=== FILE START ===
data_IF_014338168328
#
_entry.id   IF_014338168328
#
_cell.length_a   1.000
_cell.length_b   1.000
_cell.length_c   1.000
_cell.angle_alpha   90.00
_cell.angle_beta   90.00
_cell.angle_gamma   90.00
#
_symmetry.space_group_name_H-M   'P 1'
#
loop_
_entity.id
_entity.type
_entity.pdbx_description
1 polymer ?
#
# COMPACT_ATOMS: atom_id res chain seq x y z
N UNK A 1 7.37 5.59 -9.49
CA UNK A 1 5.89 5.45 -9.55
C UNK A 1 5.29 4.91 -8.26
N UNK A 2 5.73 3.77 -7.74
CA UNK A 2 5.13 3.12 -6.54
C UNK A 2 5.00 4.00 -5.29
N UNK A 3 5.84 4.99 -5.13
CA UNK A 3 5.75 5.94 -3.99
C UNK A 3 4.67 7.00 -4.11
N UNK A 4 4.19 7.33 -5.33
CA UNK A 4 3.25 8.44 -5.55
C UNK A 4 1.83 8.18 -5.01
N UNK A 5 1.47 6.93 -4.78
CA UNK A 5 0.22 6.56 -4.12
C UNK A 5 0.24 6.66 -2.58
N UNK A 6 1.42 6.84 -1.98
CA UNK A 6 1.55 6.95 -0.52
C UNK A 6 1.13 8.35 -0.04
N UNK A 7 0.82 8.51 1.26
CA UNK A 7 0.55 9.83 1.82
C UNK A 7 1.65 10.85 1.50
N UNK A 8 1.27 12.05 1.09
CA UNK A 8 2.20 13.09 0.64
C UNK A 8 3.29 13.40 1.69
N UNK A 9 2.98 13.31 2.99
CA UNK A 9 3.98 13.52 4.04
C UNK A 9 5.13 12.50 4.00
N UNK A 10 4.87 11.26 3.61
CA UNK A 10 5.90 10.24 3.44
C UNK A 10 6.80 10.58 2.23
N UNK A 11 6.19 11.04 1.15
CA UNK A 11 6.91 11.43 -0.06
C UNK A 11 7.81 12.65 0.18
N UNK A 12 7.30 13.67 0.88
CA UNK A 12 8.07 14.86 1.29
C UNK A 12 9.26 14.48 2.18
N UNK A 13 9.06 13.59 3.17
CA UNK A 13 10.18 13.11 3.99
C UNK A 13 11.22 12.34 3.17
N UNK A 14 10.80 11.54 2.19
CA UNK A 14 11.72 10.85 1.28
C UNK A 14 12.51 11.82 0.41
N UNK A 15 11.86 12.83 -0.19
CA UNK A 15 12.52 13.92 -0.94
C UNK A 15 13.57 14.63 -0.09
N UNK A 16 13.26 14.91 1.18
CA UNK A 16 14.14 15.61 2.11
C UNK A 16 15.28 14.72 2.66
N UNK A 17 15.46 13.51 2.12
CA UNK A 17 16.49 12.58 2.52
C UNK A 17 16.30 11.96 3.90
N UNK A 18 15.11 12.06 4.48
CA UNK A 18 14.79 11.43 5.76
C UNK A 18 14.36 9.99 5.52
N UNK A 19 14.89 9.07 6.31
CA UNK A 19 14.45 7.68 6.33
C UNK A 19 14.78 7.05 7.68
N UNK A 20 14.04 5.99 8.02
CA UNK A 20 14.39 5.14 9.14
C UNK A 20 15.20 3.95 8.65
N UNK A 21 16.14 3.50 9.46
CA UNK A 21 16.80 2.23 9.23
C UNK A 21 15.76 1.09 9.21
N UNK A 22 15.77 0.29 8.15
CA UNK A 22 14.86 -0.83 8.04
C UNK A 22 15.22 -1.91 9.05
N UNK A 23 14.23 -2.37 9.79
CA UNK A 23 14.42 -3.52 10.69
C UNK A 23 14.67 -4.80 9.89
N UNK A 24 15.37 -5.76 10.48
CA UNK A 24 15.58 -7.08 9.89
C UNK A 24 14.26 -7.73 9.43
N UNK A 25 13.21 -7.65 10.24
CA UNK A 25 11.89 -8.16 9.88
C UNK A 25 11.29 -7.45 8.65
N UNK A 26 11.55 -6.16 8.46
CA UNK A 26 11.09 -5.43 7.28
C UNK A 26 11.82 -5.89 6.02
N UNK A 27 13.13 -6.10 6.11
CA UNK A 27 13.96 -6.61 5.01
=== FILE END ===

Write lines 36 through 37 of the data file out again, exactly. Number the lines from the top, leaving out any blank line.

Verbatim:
N UNK A 6 1.42 6.84 -1.98
CA UNK A 6 1.55 6.95 -0.52